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Why BP’s head of talent thinks the energy transition is a human capital issue 

December 9, 2022, 1:12 PM UTC
Ben-Gaunt, Chief talent officer at BP
Ben Gaunt, chief talent officer at BP
Courtesy of BP

Good morning!

Ben Gaunt views the transition to cleaner energy as a human capital issue. But then again, he might be slightly biased as the chief talent officer at energy giant BP. Gaunt, who joined the company in August 2020, after a decade-long stint at Accenture, is working on his biggest challenge yet: hiring in alignment with BP’s ambitious goal of becoming a net-zero company by 2050. It’s a role that requires taking the lead in hiring, training, and reskilling for roles that hardly existed just a handful of years ago. He spoke with Fortune about how he’s shaping the future of talent at the oil and gas juggernaut. 

This interview has been edited and condensed for clarity.


Fortune: BP is doing a lot of training and reskilling for talent for roles that didn’t exist a decade ago. Can you share more about the complexities of hiring and training for clean energy roles of the future? 

The energy transition is as much a human capital challenge as anything else. I think often when we talk about the energy transition, we can sometimes talk about it almost like flicking a light switch—that there will become this moment when these traditional businesses no longer exist, and they’re superseded by these new businesses. And of course, that isn’t what happens. What happens is you’re running a portfolio of businesses with different growth trajectories, and depending on the way the world evolves and the choices that we make, those businesses will mature at different times. So this idea that suddenly the talent problem is one of reskilling at scale, that’s not necessarily true. The challenge is how are you going to create a workforce and a set of skills where you can run all types of businesses not knowing exactly when you need to scale in the new ones. 

So for the practical work we’re doing, one of the first things we said we would do is try and redefine what development looks like in the company. We have to give people wonderful access to growing skills, and then we have to show people how those skills can translate into new opportunities. That’s where all of our focus is on. 

So in areas where roles don’t exist yet—let’s take an example like in electrification—we know what those types of roles are going to be looking like two or four years from now, so we can start to create the skills, programs, pathways, and partnerships to ensure that our people are able to build those skills before the volume of roles actually shows up. It’s exactly the same in other parts of our businesses. We break the future roles down into skills, we provide access to building skills, and then at the moment in which those skills come together to create roles at scale, our people have every opportunity should they choose to participate in those future businesses.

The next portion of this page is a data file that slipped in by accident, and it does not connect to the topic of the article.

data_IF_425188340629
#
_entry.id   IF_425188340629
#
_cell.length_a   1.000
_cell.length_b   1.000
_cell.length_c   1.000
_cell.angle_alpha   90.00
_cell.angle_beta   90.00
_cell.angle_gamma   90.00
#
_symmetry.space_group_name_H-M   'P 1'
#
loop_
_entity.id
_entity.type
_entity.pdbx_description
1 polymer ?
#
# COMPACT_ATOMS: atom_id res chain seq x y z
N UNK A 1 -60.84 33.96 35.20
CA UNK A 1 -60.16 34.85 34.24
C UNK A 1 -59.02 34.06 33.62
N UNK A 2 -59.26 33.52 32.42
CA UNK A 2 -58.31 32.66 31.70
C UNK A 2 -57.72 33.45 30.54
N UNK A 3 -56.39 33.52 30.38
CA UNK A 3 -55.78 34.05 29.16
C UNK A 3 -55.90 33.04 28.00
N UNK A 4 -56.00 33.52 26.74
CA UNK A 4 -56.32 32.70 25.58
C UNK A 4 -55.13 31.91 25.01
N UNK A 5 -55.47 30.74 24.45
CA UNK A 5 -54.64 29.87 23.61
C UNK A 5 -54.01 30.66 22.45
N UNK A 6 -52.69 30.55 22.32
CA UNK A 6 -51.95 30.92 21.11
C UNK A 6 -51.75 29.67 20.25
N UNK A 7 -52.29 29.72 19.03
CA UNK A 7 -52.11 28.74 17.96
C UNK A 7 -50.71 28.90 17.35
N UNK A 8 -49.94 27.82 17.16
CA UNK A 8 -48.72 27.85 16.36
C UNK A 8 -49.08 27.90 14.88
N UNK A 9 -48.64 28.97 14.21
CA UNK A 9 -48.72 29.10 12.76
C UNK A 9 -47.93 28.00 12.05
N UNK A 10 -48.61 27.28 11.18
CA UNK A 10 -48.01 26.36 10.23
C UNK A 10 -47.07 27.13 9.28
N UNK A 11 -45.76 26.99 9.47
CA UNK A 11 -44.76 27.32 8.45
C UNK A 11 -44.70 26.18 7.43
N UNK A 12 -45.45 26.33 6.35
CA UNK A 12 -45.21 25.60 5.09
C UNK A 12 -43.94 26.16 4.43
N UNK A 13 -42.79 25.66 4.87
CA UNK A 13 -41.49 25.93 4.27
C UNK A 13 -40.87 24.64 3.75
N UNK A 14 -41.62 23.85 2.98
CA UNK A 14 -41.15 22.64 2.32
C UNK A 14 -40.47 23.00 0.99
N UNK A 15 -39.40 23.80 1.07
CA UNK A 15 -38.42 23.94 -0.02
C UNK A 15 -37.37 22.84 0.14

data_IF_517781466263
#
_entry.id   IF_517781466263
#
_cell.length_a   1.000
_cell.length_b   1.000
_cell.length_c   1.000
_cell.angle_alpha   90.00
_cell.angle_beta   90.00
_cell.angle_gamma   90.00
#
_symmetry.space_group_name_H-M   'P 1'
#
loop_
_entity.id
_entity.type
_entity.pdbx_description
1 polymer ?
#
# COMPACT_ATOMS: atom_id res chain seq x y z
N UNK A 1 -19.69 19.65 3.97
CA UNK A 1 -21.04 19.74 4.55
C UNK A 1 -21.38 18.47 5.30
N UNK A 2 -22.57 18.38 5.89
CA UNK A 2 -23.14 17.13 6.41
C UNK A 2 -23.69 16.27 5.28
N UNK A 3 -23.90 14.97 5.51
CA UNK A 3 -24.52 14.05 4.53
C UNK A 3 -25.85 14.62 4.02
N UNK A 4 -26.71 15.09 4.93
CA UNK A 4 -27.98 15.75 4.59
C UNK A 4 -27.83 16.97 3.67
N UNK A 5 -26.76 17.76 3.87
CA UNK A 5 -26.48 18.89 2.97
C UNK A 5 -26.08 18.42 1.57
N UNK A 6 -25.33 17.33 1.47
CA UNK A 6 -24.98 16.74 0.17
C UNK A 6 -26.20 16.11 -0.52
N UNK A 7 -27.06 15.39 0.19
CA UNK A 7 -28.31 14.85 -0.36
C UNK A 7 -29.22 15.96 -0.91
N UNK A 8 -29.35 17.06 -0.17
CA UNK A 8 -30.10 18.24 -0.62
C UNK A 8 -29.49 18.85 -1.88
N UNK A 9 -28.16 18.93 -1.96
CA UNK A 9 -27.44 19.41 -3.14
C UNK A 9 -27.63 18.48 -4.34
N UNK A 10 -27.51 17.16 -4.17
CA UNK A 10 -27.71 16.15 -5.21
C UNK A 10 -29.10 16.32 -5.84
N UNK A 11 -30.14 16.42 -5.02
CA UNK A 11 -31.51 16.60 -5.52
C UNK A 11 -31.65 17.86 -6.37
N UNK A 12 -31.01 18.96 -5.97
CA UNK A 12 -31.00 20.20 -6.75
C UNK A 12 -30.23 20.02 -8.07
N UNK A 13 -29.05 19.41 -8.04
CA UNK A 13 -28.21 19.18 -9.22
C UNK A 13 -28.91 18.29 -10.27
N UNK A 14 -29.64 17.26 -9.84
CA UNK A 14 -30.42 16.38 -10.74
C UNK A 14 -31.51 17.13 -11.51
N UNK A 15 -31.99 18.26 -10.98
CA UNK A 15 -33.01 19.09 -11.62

On the most basic level, does this look like development courses or is there a third party that comes in and helps with training?

It’s a complete mix. I’ll give you some examples. We decided that we want to increase people’s awareness and understanding of the basics of electric vehicles so we created a series based on podcasts and videos about how everybody can understand more about electric vehicles.

It could look like the deep technical course that we’re currently piloting with one provider up in Scotland. They’re doing some renewables reskilling so if people have grown up in certain types of high-carbon roles there’s some specific technical reskilling geared toward low-carbon. 

We’ve got something we’re doing with the Project Management Institute, which is helping people think about project management not as running big projects, but as change management because we know that’s going to be increasingly important for the projects we’re running in local communities. So it’s hugely different depending on what we’re trying to build. And we’re not relying on one medium.

How has BP’s specific ambition to become a net-zero company by 2050 transformed the type of talent you’re looking at?

One of the big things that we’ve seen is the fact that there are lots of people who are applying to join BP, and have joined BP, who wouldn’t have joined in the past because of what the company’s purpose was, and ultimately, what the company’s strategy was. I might be an example of that. 

We’ve just done a survey to see how attractive we are to certain pools of professionals versus what we would have been in the past when we’d asked them. We’ve seen a 69% increase among some of the digital tech professionals that we were trying to reach in the past, which is absolutely huge. And we’ve seen an increase of 25% in positivity towards BP’s strategy.

And at the same time, we’re also trying to change exactly where we show up to attract talent. Not just in terms of the sectors and some of the digital spaces we recruit from, but also some of the campuses and universities we go to. We’ve added another 10 universities this year that we’ve gone to because they represent a much more holistically diverse potential employee base than some of the universities we’ve gone to before.

Amber Burton
amber.burton@fortune.com
@amberbburton

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